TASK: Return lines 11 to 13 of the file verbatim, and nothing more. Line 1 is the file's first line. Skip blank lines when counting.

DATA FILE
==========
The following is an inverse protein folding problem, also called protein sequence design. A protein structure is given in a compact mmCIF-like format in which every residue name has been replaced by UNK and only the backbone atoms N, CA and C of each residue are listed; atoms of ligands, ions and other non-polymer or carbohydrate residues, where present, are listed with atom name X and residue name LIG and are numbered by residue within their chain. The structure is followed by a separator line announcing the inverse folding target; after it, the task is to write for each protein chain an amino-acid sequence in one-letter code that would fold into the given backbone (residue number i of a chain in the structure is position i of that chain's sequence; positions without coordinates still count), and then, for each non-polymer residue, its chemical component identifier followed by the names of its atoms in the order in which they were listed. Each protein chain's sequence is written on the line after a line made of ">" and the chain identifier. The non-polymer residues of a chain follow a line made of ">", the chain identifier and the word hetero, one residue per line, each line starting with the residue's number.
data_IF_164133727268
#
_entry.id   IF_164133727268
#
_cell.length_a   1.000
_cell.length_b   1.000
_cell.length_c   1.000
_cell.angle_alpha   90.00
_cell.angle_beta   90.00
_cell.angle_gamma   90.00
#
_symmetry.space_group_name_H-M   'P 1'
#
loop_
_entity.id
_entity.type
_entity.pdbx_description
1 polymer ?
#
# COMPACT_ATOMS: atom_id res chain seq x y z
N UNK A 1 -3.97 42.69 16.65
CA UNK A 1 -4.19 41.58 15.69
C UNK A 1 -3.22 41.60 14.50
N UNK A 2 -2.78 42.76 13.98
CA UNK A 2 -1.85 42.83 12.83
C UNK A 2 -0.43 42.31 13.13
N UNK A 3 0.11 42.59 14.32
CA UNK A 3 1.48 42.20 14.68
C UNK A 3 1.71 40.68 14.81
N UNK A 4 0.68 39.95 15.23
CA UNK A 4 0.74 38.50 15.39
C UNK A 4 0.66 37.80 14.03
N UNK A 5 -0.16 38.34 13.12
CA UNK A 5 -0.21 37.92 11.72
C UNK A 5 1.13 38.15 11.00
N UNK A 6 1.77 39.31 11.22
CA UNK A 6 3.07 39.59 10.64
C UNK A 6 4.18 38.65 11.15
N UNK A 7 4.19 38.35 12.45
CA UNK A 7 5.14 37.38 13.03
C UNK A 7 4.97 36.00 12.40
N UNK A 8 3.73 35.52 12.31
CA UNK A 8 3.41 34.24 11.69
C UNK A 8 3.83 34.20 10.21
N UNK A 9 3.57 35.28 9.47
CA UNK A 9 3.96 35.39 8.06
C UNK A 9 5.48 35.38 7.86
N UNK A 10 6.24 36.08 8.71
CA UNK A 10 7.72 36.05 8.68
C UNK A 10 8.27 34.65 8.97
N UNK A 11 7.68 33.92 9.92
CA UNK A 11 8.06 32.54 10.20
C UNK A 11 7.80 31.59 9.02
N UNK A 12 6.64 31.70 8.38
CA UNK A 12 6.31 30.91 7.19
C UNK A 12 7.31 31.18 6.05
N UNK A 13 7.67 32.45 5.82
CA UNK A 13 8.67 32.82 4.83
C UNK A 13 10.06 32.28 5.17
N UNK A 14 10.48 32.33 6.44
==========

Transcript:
_cell.angle_gamma   90.00
#
_symmetry.space_group_name_H-M   'P 1'